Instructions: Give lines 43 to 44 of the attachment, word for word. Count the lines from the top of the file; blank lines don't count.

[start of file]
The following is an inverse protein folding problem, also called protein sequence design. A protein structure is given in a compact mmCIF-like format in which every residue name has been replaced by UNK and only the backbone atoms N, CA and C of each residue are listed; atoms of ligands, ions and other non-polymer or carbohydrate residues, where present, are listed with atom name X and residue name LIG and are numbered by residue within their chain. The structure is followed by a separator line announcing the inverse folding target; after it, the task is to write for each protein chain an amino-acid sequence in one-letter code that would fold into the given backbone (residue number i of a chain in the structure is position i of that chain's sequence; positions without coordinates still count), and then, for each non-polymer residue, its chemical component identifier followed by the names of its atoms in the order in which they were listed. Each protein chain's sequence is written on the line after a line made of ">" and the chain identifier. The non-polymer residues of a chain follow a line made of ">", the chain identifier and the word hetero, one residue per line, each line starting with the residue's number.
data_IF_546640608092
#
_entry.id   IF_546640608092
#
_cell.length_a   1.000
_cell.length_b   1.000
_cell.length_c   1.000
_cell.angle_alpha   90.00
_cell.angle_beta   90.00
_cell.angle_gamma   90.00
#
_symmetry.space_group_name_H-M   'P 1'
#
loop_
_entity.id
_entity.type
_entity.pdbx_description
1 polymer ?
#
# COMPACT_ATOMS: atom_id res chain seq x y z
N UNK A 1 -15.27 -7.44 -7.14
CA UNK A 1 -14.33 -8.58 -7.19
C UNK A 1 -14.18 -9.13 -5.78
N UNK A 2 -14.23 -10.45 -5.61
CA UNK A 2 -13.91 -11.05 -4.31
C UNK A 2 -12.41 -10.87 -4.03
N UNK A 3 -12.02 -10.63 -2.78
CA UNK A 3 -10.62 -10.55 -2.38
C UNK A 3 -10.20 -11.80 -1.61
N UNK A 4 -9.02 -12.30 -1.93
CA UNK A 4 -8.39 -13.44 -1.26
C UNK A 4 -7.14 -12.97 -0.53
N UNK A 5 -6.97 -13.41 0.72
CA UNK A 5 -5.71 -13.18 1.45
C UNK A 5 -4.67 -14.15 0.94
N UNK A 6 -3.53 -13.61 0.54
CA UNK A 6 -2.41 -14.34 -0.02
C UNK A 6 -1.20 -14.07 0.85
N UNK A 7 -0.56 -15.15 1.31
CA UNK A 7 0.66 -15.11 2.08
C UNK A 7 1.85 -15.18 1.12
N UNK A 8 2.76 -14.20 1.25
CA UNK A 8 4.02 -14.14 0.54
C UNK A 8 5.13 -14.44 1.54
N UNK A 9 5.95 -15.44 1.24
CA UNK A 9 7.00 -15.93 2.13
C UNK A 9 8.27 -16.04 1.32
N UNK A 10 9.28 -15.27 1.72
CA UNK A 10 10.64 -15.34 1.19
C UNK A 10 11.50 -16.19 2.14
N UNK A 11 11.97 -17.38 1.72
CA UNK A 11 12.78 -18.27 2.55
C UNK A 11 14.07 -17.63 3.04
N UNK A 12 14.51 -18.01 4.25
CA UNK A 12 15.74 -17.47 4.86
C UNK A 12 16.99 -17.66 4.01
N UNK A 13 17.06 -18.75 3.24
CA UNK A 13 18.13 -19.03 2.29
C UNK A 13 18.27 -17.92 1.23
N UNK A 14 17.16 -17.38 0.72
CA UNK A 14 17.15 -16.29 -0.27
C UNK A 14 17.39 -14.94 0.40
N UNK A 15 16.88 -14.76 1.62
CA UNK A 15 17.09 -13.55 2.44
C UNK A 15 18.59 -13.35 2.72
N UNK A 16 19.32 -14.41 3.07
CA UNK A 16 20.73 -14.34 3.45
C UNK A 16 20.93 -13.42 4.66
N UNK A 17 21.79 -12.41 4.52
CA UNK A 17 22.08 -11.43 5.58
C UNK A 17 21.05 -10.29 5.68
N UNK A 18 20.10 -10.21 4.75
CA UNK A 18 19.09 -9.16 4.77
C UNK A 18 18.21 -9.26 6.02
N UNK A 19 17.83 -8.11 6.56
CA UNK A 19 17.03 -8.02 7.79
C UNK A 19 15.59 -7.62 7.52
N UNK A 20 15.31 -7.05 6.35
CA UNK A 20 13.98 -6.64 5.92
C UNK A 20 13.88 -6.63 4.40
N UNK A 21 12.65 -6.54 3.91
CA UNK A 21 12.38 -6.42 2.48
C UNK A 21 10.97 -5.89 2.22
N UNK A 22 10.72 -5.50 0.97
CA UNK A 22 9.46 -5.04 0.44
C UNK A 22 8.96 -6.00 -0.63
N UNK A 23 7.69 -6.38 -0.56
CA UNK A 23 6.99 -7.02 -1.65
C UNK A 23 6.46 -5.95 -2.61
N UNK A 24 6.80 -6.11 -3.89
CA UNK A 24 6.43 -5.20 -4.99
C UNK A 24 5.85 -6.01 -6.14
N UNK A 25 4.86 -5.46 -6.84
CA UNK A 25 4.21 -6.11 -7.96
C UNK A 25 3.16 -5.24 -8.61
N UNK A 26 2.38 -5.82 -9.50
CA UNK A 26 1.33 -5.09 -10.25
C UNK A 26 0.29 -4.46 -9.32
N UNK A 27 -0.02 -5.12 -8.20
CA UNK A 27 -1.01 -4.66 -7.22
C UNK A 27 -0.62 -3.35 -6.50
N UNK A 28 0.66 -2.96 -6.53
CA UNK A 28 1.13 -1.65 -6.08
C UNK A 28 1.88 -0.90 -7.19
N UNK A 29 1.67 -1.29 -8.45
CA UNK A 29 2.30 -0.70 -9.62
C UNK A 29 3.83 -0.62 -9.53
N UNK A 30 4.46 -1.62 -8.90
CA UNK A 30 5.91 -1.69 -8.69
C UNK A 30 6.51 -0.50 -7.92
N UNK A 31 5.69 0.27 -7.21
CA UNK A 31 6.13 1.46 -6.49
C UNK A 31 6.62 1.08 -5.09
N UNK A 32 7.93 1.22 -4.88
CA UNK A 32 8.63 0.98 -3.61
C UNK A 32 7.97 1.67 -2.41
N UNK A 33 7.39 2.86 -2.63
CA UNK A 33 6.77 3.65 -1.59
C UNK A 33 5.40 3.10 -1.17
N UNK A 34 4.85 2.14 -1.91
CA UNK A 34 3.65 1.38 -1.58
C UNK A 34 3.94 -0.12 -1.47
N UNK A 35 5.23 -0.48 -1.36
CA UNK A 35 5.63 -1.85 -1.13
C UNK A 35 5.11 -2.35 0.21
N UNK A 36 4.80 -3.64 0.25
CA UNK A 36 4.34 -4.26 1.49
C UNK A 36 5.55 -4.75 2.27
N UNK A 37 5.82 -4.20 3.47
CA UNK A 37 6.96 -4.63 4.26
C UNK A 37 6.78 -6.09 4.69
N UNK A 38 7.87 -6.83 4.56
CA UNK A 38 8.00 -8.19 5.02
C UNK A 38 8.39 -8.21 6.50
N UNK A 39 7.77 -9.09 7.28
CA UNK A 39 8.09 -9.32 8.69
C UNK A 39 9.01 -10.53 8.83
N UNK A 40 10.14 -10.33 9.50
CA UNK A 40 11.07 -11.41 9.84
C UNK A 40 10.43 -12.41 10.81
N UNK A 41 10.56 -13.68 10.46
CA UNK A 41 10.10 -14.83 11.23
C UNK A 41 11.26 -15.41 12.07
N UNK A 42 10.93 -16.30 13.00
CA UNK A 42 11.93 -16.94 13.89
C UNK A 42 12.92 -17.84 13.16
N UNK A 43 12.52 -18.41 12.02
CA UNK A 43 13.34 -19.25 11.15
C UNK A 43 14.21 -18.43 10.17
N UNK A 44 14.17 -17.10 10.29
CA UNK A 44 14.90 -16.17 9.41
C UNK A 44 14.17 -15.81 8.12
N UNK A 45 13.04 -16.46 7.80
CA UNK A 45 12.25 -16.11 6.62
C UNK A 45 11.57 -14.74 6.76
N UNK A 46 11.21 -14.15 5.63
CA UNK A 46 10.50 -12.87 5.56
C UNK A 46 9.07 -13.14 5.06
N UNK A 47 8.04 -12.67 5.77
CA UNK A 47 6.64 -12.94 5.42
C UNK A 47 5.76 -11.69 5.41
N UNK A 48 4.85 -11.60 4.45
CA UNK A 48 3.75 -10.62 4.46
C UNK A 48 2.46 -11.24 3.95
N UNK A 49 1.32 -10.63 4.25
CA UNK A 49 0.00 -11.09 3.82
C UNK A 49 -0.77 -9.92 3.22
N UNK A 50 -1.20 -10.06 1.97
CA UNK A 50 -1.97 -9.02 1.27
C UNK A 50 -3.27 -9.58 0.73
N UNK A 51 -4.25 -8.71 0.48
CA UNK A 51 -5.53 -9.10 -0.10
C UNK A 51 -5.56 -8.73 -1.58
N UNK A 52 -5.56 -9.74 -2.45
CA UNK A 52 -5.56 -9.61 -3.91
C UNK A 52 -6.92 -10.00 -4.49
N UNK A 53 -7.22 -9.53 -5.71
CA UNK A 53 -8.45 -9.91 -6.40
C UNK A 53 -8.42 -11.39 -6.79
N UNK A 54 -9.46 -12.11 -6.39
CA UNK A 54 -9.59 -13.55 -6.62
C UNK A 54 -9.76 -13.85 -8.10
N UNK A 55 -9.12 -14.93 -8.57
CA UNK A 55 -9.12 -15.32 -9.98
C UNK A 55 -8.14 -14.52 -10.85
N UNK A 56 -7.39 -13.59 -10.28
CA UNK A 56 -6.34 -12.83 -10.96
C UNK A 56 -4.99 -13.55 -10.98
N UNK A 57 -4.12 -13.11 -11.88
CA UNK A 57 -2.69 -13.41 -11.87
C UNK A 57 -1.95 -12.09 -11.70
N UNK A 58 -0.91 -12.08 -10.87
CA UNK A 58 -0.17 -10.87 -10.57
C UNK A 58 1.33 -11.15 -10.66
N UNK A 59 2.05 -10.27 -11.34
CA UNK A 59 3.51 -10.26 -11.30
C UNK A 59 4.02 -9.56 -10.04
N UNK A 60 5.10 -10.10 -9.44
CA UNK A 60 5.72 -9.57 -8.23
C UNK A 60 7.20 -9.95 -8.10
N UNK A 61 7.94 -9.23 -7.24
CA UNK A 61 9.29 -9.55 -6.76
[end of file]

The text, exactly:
N UNK A 8 2.76 -14.20 1.25
CA UNK A 8 4.02 -14.14 0.54